Taking on adequate amounts of water is important too: 75 percent of the weight of your upper body is supported by the water volume stored in the disc core of your vertebrae. Sufficient water can help to ease back pain.(4)
In terms of supplements, the respected doctor, nutritionist and health writer Dr John Briffa suggests 1500 – 2000mg of vitamin C helps in collagen formation – an essential component of the intervertebral discs in your spine. Dr Briffa also recommends 500mg of glucosamine sulphate 3 times daily, as this building block can help stimulate healing and repair in damaged discs.(5)
So why is back pain still such a big problem?
What we’ve discussed so far are techniques to prevent and eliminate the pain signal being generated at the site of physical stress or injury. Traditionally this is how we see pain – we have an injury that triggers a pain response and we experience pain.
Therefore to deal with the pain we must investigate the physical stimulus behind it and fix the injury, often meaning a range of scans, appointments with consultants, epidurals and painkillers with accompanying side effects, and when all else fails, surgery. But is it all necessary?
“After undergoing a full range of diagnostic tests, 85 percent of patients suffering from lower-back pain still don’t receive a precise diagnosis. Instead, their pain is parceled into a vague category, such as lumber strain or spinal instability. A 1994 study published in the New England Journal of Medicine imaged the spinal regions of 98 people with no back pain or back-related problems. The pictures were then sent to doctors who didn’t know that the patients were not in pain. The end result was disturbing: Eighty percent of the pain-free patients exhibited “serious problems” such as bulging, protruding, or herniated discs. In 38 percent of patients, the MRI’s revealed multiple damaged discs. These structural spinal abnormalities are often used to justify expensive treatments like surgery, and yet nobody would advocate surgery for people without pain.”(1)
The problem is that although techniques such as manual therapy outlined above do achieve considerable success both in preventing and relieving chronic pain signals, it’s not enough to treat only the physical aspects of pain. Treating the problem 3 dimensionally means looking at the whole human response, and at what happens in your mind and central nervous system when pain signals are received there.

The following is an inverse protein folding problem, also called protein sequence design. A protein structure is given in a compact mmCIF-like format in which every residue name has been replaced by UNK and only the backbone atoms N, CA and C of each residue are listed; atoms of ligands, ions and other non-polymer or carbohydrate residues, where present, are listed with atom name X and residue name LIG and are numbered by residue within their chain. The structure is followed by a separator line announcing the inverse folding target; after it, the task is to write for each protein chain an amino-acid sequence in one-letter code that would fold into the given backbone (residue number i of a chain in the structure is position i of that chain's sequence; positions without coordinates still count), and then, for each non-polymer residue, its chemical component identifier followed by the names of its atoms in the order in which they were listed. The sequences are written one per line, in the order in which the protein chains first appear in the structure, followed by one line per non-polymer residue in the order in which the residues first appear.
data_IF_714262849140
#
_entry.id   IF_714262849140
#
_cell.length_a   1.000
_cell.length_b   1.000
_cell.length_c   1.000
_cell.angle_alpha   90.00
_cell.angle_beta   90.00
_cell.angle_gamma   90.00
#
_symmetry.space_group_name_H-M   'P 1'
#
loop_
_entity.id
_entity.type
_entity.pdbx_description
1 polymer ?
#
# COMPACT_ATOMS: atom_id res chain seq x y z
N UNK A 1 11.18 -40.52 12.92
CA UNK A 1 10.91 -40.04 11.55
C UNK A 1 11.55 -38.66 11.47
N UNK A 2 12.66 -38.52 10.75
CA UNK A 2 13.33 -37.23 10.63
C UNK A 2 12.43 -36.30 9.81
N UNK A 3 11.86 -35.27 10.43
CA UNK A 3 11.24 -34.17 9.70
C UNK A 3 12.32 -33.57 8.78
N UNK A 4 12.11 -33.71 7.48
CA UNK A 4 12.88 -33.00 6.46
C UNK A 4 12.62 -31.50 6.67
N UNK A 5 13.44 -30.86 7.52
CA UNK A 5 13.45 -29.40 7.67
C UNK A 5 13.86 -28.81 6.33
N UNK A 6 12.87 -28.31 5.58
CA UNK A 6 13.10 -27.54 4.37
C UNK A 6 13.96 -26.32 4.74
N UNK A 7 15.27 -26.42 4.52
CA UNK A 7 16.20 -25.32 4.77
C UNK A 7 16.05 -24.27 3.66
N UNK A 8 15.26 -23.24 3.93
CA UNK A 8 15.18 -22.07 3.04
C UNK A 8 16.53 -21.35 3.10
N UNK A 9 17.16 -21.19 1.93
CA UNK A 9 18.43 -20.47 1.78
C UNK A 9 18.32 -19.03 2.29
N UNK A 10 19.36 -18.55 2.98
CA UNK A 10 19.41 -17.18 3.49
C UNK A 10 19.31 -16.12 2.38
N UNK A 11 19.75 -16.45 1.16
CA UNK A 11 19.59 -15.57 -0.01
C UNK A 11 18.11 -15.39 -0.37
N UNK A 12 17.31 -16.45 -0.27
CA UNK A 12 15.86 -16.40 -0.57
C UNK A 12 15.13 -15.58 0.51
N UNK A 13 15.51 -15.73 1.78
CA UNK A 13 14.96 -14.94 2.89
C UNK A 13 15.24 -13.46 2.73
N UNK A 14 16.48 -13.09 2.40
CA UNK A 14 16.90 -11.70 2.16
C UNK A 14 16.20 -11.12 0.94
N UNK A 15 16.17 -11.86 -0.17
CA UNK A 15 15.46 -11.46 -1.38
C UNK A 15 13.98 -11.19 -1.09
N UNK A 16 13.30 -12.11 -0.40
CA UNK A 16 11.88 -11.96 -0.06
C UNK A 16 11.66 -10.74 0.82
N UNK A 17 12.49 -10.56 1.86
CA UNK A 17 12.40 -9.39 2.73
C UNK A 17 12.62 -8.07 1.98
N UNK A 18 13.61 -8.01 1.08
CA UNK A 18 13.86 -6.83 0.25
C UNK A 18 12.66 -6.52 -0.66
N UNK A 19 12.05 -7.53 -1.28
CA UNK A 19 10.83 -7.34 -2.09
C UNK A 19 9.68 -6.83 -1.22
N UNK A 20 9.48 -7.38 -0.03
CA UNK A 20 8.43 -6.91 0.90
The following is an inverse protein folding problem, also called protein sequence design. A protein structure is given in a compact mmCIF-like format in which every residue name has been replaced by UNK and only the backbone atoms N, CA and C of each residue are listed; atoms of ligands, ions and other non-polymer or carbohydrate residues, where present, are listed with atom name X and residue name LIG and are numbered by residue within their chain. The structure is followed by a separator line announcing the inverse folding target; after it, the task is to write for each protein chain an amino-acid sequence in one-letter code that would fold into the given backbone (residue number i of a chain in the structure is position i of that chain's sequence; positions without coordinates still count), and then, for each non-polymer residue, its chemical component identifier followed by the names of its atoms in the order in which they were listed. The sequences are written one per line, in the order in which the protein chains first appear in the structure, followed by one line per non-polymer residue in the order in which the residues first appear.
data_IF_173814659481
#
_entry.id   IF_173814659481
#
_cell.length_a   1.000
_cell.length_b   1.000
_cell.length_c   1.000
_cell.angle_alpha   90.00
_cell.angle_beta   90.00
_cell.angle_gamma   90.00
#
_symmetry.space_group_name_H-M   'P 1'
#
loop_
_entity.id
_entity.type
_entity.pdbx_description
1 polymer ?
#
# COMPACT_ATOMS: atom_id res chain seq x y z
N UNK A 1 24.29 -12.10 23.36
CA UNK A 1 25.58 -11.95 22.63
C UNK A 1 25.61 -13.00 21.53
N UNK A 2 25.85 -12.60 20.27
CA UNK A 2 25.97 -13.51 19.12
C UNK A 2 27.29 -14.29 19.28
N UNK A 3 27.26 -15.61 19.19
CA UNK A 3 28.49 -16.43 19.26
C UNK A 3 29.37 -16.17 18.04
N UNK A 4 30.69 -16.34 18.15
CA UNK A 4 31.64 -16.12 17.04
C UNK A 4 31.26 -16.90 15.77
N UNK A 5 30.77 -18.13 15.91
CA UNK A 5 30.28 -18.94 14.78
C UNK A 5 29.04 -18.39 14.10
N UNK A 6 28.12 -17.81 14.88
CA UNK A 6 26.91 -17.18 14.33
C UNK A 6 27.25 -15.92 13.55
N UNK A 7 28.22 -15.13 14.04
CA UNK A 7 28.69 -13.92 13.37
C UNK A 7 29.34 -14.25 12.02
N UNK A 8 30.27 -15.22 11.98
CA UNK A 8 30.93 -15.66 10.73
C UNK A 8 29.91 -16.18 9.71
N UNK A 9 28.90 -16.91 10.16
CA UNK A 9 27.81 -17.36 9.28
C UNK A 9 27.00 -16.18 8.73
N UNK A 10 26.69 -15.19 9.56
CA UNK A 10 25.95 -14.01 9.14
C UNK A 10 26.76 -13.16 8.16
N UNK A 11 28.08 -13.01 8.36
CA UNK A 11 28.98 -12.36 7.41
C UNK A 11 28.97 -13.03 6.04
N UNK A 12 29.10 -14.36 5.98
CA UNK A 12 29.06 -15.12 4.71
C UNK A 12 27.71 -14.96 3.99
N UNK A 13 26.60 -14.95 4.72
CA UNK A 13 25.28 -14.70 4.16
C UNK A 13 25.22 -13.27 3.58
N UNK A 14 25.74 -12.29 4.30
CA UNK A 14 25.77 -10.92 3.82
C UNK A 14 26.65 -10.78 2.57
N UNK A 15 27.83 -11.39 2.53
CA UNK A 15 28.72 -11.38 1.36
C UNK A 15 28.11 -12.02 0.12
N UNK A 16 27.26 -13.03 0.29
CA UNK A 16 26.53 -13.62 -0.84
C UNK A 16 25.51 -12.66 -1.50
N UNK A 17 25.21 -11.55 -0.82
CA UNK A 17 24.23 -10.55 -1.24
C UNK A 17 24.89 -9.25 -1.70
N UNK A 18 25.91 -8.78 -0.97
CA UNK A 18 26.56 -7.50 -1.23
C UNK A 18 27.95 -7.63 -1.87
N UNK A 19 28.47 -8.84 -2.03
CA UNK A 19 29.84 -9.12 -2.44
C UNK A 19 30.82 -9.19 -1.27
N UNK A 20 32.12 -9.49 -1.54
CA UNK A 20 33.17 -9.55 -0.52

The psychological paradigm – is back pain a disease of the nervous system?
New research into chronic back pain suggests that it’s our emotional, negative perception of pain that determines the level of discomfort we feel. Chronic pain is sensed predominantly by our mind, not at the location of the pain.
The pain signal is just an electrical impulse which is delivered to your brain. It’s your brain that decides how to understand it and what actions to take.
It works like this: our peripheral nervous system tells us we are experiencing pain by sending electrical messages to the central nervous system (brain), saying ‘hey, we have something wrong here!’. The part of your brain dealing with pain messages decides what level of priority to give it by passing the message on to the area that creates emotions. Your brain needs to do this because at the same time it’s also receiving millions of competing messages from your mouth, nose, eyes and of course the rest of the nervous system, plus other parts of your brain.
For instance, if you have chronic back pain and you see a bus heading straight for you at considerable speed, your brain will prioritise the visual and nervous signals telling it that you’re about to be flattened, above the nervous system telling it that you’ve got back pain, and if only for a few seconds, you don’t have back pain anymore, simply because your brain chose not to feel it. The pain signal didn’t go away. Your mind just chose not to do anything with it.
The pain signal itself doesn’t hurt that much. Our minds are acting to amplify the pain signal because of the importance our emotions and psychology place on it.
Sean Mackey, MD, PhD, an associate professor at Stanford University and director of the pain management division says “We’re now beginning to recognize that you can’t talk about chronic pain without talking about its psychological aspects. It’s a condition in which signals from the body are literally distorted by the brain.”(1)
A number of scientists and psychologists have developed therapies to train the mind not to assign negative emotions to chronic pain, such as cognitive behavioral therapy and self-regulatory therapies, which appear to be successful.
Of course, none of this means you’re crazy, deranged, or about to start howling at the moon. It just means that instead of only fishing around in your back for problems, we also need to re-train your central nervous system to help you out too.
Retrain your brain…
If you’ve got back pain, you probably don’t think pain is your friend, but actually it’s probably the best friend you’ve ever had. It’s just there to tell you that there’s a problem – the affected muscle is asking for help in the form of protection in the same way that if you touch a hot kettle your brain protects your hand by moving it away.
When we get an injury to one of our muscles, that muscle (peripheral nervous system) sends a message (pain impulse) to our brain (central nervous system) asking it for help.